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“Bearhead Creek”

 

In 1962 I moved to Starks, Louisiana a small one- street town in Calcasieu Parish composed of two grocery stores, a post office, a school, and two churches. I was the new Pastor of the First Baptist Church and was asked on my first day to visit Ernest Bachelor, a retired business man. My visit with him revealed that he knew the history of the Starks as no one else and along with a wealth of other information, he told me about Bearhead  Creek. “Folks around here fish mainly around Big Island and the Sabine River sloughs” he said.   “But Bearhead Creek is where the fish are”.

Early one morning I grabbed my spinning rig with several spinner baits and drove to the Creek Bridge. Sliding down the slick banks, I reeled in a bass on my first cast and within moments had strung up six “keepers”. Crawling under a nearby fence, I fought through the thick underbrush to one hole after another and caught fish in them all. But I found more than fish that day.    Water moccasins were suddenly everywhere…on logs… swimming in the water… and dropping from overhanging bushes. I stepped on one coiled up in the trail. I staked my fish out  on tree branches as I fished down the creek and when I picked them up on the way back many had been eaten by the snakes abd turtles.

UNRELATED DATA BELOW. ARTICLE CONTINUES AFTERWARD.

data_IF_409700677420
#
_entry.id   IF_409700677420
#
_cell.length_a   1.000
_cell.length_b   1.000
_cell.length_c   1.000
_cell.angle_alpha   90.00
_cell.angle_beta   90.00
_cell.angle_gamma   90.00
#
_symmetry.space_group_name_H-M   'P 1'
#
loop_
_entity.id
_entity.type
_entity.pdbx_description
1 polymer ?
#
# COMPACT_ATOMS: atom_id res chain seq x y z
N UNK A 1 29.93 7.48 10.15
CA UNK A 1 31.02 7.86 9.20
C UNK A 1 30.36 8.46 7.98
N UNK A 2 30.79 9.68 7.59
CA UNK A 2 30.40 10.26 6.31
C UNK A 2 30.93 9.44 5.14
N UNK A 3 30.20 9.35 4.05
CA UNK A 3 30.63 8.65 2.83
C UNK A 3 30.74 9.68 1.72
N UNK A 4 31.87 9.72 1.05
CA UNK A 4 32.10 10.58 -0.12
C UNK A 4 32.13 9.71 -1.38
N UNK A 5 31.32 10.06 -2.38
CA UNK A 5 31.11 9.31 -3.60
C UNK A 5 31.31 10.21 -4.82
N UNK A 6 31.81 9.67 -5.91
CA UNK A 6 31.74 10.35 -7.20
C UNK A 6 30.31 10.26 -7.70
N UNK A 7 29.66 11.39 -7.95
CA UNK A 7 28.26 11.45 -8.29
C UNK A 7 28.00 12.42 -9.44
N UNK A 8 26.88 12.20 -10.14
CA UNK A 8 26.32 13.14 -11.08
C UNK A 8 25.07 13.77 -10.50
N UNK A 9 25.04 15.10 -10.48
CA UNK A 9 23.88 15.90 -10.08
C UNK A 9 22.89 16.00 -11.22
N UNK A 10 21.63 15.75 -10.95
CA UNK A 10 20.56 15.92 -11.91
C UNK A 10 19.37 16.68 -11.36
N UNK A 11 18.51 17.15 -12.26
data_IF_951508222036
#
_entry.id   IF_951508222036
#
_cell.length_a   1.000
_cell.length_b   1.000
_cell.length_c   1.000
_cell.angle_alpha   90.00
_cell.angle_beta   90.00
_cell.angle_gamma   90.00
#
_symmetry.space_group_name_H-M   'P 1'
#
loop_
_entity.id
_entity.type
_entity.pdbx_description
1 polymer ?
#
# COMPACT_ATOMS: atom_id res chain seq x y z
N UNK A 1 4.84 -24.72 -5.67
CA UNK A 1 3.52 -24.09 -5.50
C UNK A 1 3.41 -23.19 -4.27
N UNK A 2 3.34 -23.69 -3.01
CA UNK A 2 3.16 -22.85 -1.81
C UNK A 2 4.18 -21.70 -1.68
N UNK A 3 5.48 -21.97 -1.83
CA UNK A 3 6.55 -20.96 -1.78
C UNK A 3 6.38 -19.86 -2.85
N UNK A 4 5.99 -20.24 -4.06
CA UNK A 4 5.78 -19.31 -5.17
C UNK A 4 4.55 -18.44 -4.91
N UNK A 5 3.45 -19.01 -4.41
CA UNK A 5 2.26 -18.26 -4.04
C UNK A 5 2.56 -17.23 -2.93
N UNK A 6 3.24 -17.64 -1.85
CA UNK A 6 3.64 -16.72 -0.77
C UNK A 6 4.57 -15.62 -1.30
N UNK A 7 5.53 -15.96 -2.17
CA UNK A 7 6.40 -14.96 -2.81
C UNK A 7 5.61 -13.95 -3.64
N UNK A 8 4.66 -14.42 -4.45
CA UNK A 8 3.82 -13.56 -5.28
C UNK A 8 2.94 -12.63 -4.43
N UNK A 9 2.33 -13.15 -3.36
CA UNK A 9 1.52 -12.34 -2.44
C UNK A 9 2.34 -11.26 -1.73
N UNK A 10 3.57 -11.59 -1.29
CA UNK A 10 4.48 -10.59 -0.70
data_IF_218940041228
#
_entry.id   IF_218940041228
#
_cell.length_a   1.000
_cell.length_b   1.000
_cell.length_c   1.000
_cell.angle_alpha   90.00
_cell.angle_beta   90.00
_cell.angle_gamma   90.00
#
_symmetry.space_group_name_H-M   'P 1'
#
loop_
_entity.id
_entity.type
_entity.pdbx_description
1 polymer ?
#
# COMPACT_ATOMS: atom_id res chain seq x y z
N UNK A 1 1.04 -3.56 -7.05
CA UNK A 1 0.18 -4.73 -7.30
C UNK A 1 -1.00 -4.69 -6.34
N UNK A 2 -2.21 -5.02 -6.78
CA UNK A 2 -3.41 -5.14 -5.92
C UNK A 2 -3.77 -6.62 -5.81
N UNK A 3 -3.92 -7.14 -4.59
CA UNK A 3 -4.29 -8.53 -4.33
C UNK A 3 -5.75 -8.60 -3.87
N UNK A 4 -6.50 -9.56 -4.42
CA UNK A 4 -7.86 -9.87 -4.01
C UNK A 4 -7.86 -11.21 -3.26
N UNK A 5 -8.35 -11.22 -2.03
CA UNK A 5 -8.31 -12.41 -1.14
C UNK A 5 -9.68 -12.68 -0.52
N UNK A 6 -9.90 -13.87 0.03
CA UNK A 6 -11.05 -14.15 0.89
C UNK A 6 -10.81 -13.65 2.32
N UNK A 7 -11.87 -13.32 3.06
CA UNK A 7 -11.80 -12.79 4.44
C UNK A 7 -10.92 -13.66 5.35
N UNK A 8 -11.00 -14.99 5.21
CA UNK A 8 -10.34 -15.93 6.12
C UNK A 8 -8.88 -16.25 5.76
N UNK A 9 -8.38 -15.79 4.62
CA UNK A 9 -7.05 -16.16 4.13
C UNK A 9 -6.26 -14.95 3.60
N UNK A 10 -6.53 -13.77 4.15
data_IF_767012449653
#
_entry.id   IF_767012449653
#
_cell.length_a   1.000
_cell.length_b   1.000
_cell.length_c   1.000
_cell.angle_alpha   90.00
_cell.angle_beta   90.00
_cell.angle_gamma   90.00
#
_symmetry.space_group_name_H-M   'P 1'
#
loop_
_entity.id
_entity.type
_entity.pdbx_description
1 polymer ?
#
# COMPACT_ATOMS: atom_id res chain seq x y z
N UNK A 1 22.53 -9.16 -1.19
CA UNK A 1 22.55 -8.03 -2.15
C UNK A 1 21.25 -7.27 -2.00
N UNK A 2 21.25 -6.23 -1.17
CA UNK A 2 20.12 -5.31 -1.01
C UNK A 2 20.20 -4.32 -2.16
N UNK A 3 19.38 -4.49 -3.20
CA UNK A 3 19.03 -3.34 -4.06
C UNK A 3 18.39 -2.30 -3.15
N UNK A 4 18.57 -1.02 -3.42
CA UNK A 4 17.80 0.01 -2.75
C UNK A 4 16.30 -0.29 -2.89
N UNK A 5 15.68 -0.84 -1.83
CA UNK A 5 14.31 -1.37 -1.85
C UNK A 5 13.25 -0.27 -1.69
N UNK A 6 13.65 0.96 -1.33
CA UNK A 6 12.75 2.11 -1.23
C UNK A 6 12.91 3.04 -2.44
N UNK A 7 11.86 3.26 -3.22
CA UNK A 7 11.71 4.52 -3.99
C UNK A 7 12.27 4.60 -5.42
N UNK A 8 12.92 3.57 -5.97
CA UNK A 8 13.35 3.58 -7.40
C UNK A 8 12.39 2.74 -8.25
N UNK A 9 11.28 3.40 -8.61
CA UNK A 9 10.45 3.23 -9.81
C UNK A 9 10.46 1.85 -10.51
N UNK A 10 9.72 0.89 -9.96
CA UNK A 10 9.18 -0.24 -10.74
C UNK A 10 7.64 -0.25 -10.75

So I returned home with a stringer of fish and some mixed emotions.  I knew I’d have to be better prepared on my next trip.  From that day on, I always took my.22 Colt revolver and a can of “Off” mosquito dope with me.  And in time, shooting snakes became almost as much fun as catching fish.

Several school teachers were curious about my fishing place and I finally told teachers Charles Simmons and Paul Gageneaux and they promised to keep it a secret.   The following Saturday morning they drove to the creek, fished all day, and returned home with one goggle-eyed perch. To this day they think I led them on a wild goose chase.  I eventually told my brother Joe who promised he’d never tell. But several weeks later, I met him with two of his DuPont co-workers leaving the creek with a considerable string of fish.

I also told my friend Phil Williams about the creek.  When I later moved to pastor a church in Amarillo,   he called:  “Doug, my cousin Billy Bob wants to know if you’d let me take him fishing on Bearhead.”  “Phil”, I laughed.  “I don’t own that creek any more than you do”. “I know”, he replied. “But I promised you I’d never tell”. He called me after their trip and said that when Billy Bob saw a moccasin slide into the water, they left and never wet a hook.

 I grew up fishing on beautiful Mill Creek near my hometown of Center, Texas… and hardly ever saw a snake.  But if I got hungry and needed something to eat, I wouldn’t go to Mill Creek.  I’d grab my fishing rig,  jump in my truck …..

…and wouldn’t stop till I got to Bearhead.

 

Doug’s email: finchersphoto@sbcglobal.net

936 275 9042

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